You may spend more waking hours at work than you do at home, but when was the last time you really, really cleaned your workspace?
Offices provide hundreds of microscopic hiding spots for viruses and bacteria – the crevices in your keyboard, the button for your floor on the elevator, the communal fridge handle.
While the novel coronavirus is primarily transmitted between people, touching infected surfaces can pass the virus, too.
But don’t call out sick just yet: The Centers for Disease Control and Prevention and Occupational Safety & Health Administration (OSHA) have tips on how to properly disinfect work stations to keep yourself healthy and your workplace clean during a pandemic.
Wipe down your work station.
Before you start your shift, use an EPA-approved product to disinfect your desk, keyboard, computer mouse, work phone and any other objects or surfaces that you or your coworkers touch a lot.
But make sure you’re disinfecting the right way. To work, the surface you disinfect must remain wet for a long period of time – usually between 3 to 5 minutes – and that’ll require a lot of wipes.
Wash your hands. A lot.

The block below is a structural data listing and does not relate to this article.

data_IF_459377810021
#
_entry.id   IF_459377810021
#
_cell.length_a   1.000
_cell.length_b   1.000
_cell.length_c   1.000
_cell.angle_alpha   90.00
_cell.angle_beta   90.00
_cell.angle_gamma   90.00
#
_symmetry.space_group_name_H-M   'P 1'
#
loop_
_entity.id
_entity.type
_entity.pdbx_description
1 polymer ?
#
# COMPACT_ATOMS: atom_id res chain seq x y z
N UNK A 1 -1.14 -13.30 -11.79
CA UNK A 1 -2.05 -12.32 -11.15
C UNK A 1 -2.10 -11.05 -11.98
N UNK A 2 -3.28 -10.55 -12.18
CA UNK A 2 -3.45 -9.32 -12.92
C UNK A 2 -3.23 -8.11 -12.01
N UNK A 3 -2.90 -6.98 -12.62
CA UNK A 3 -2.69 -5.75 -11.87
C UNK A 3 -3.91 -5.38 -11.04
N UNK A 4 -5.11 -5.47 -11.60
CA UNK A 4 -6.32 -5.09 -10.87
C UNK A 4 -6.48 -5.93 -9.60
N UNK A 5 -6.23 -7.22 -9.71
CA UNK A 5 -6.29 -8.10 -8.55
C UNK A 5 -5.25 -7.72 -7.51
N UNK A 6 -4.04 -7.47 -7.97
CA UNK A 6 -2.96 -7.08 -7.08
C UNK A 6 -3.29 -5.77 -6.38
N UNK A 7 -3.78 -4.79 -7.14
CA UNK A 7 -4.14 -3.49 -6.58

Get ready to make lots of trips to the nearest sink. You should wash your hands after you eat, touch door handles or blow your nose, among many, many other actions. Whenever you can wash your hands, you should – just make sure you’re washing your hands correctly. Here’s the proper way to do it.
Sanitize when soap isn’t available.
If you can’t leave a meeting to scrub your hands with soap, hand sanitizers are a fine substitute. But it’s always best to wash with soap and water after a few pumps of sanitizer – gels won’t clean your hands like washing them will.
Save the handshakes.
The novel coronavirus is transmitted primarily between people, so avoid unnecessary physical contact. Refusing a handshake isn’t ill-mannered anymore – it’s recommended. Flash a friendly wave, peace sign or thumbs-up instead.
Clean your smart phone.
What was all that hand washing and disinfecting worth if your phone is dirty? You’re safe using a damp, soapy microfiber cloth to clean the screens and backs of iPhones and Androids (though Apple said this week that disinfectant wipes are OK to use on iPhones, too). Just avoid getting water in any of the ports.
There you have it. A little scrubbing goes a long way. But if you want to kill the most germs, note the difference between disinfecting and cleaning: Cleaning only removes viruses and bacteria from surfaces, but disinfecting wipes them out.
The difference between cleaning, disinfecting and sanitizing